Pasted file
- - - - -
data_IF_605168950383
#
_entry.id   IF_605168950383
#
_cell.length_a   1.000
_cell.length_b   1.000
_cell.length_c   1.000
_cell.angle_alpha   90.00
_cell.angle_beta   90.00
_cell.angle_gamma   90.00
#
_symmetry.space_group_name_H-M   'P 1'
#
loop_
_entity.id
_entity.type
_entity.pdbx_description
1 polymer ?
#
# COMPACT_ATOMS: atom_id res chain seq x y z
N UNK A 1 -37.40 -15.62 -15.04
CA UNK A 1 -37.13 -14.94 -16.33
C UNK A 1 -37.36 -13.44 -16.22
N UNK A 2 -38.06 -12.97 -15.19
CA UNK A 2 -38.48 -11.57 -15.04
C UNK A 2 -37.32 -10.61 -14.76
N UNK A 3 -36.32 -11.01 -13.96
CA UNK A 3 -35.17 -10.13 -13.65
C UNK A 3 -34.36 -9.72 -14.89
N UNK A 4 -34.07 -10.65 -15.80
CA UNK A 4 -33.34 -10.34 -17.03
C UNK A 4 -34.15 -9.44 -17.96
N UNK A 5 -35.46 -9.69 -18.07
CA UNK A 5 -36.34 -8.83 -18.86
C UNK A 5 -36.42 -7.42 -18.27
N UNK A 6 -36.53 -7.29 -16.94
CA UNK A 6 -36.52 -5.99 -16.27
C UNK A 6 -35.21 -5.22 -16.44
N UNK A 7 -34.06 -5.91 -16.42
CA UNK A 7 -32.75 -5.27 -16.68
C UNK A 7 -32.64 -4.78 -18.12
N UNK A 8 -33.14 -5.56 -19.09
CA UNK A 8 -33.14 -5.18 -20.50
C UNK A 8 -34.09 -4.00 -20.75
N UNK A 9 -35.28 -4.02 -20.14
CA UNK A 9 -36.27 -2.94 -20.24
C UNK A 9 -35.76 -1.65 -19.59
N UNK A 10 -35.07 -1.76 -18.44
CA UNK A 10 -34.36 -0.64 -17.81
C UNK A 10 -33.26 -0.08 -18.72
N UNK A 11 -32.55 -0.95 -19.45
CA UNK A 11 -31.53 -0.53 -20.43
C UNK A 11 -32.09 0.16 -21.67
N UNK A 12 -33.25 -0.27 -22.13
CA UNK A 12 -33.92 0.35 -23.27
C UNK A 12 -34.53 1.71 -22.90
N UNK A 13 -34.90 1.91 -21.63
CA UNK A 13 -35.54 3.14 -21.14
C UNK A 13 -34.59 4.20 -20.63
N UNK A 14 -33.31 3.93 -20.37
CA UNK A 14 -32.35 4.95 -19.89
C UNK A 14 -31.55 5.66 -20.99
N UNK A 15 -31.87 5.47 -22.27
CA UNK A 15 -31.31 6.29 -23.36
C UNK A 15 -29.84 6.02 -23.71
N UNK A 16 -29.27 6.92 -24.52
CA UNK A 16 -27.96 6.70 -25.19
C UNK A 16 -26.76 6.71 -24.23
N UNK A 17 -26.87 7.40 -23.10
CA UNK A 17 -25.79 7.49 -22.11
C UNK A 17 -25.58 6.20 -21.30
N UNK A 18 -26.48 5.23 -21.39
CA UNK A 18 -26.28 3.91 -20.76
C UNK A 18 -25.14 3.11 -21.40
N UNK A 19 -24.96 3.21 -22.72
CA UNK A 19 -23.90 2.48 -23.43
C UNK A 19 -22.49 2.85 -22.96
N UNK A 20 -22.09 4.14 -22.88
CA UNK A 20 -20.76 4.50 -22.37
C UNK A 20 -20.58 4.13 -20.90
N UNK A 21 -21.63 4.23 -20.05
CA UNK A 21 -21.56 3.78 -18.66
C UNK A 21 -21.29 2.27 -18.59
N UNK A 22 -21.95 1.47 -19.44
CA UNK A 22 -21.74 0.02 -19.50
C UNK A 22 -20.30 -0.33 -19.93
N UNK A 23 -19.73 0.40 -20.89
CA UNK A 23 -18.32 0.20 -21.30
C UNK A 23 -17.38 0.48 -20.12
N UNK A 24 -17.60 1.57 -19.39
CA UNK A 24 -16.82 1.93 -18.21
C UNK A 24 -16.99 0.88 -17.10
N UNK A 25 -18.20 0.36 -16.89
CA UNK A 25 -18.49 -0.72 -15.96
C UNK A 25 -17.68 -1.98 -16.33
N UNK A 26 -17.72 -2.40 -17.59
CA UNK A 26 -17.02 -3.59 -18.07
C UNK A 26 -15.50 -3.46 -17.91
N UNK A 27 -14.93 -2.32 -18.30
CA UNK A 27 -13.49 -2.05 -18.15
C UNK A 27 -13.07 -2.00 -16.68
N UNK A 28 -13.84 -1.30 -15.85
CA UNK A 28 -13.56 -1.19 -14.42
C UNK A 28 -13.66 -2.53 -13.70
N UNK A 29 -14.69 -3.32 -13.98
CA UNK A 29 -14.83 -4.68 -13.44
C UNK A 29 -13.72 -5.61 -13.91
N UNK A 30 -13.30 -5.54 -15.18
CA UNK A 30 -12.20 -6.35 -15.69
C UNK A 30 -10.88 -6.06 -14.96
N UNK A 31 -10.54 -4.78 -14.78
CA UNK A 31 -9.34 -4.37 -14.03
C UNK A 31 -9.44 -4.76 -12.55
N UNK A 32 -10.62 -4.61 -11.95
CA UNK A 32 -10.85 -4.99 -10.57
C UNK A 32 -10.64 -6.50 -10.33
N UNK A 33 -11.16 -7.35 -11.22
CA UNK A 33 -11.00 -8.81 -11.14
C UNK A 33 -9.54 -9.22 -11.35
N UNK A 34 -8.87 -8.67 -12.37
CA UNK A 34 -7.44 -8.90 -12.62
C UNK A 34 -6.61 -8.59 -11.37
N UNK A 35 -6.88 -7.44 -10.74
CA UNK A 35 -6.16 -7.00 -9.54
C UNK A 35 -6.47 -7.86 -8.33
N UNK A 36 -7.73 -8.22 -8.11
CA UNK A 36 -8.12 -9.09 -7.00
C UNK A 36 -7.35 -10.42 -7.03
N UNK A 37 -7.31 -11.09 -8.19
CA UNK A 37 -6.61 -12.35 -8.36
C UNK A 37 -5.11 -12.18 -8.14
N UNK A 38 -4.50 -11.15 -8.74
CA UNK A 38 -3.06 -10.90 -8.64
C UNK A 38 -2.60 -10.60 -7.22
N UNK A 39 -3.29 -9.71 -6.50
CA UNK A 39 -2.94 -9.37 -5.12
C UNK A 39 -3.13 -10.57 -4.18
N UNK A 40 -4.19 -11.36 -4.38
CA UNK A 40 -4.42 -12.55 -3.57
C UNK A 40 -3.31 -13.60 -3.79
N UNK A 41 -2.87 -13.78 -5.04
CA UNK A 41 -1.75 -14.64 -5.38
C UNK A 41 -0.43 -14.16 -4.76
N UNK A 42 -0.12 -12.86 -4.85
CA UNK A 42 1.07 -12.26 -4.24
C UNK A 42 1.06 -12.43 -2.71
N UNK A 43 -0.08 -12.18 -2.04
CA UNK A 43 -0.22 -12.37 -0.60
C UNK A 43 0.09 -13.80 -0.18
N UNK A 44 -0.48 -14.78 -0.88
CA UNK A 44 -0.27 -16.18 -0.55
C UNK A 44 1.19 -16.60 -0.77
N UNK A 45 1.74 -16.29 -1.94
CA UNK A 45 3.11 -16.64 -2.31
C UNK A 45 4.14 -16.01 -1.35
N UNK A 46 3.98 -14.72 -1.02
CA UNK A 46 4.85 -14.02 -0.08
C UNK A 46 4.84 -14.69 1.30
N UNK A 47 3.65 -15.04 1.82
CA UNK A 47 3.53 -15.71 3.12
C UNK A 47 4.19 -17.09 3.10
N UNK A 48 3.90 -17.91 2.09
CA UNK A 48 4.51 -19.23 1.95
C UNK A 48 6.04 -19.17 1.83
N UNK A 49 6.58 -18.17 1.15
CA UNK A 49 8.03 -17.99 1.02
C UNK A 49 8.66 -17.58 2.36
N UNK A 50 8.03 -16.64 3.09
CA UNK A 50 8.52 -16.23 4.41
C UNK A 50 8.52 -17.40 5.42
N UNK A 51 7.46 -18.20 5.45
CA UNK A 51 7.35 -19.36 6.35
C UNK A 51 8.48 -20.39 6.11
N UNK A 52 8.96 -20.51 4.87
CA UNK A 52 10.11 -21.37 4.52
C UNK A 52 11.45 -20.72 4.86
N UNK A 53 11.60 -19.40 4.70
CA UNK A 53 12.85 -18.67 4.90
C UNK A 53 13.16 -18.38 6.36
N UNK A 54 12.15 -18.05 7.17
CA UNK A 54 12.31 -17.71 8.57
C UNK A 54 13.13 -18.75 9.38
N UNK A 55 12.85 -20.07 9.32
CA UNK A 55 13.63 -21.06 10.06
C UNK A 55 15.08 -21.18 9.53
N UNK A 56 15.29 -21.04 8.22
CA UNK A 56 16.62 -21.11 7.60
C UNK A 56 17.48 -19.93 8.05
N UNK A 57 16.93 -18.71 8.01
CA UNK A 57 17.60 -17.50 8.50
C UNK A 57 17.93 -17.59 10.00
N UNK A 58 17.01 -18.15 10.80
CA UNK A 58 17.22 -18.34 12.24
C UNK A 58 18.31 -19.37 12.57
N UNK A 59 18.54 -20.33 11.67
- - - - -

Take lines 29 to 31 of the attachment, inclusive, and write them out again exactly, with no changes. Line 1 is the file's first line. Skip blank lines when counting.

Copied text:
C UNK A 3 -34.36 -9.72 -14.89
N UNK A 4 -34.07 -10.65 -15.80
CA UNK A 4 -33.34 -10.34 -17.03